CPI and SPI are calculated as follows:

CPI and SPI are calculated

Usually, if either CPI or SPI has a value less than 1, your project is at risk, and if both of these indicators are below 1, then your project is definitely in trouble.

Further Reading

Utilization Rate

Utilization rate is another vital in project management project health metric that shows how well you are utilizing your resources. Essentially, it is a ratio between the total billable hours spent by each resource to their available hours and is calculated as a percentage.

Utilization Rate = Billable Hours / Total Available Hours * 100%

For example, if your team has marked as billable 800 hours out of 1,000 hours available, your Utilization Rate would be 80%.

Utilization rate is helpful to determine if you have enough billable work for your resources. If this number is low, it means your team is spending way too much time working on internal projects.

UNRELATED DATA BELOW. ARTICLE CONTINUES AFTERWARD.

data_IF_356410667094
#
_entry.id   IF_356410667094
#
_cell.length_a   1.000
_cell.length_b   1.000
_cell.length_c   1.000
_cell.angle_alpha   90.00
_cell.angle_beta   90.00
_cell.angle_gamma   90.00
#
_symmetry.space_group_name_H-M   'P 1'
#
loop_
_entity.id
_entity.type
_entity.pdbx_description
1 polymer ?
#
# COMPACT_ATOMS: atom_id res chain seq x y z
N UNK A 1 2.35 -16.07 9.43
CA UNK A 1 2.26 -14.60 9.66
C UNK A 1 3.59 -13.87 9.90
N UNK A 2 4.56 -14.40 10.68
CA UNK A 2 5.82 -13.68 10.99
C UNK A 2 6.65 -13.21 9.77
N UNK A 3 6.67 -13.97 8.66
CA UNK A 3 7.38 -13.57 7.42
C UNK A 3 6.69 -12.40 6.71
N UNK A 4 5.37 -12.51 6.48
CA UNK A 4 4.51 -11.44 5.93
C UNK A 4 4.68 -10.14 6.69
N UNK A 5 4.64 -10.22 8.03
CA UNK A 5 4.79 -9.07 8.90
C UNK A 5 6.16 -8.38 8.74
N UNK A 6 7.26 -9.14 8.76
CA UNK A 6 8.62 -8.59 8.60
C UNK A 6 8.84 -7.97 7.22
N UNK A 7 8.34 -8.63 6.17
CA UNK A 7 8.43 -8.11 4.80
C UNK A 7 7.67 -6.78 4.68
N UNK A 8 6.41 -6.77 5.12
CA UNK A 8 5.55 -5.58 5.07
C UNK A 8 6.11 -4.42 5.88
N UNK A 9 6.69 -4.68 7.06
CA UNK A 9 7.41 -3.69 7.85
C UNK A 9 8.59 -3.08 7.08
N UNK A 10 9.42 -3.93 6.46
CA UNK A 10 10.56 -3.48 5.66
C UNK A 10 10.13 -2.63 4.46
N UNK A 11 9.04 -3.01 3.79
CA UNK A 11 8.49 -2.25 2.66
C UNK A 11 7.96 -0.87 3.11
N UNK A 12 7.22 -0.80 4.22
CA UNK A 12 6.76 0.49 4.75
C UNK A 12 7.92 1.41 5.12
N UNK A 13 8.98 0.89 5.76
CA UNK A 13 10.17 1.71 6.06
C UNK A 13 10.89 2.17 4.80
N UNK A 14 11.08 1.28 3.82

Realization Rate

Realization Rate metric can be more suitable for professional services organizations since it calculates the ratio between total billed hours compared to the total available billable hours.

Realization Rate = Total Billed Hours / Total Billable Hours * 100%

For example, your engineering team of 3 people has a total of 480 available hours per month. 30 Hours are allocated to internal training, and the remaining 450 hours should be spent working on paid engagements. In reality, only 315 hours were billed to the customer.

Realization Rate = 315 / 450 * 100% = 70%

A low realization rate would indicate that you are not using your resources profitably.

Realized Rate

Not to be confused with Realization Rate, Realized Rate shows your effective billing rate based on the Realization Rate and your resources’ billing rate.

Realized Rate = Realization Rate * Billing Rate ($)

For example, Linda, your Lead Engineer, has a billing rate of $120/hour. Her realization rate is 75% (meaning that Linda only bills 75% of her available billing time per month). Linda’s Realized Rate will be 75% * $120/hr = $90/hr

Realized Rate is useful to determine how profitable your resources are and whether you need to increase your billing rates or the number of billable hours.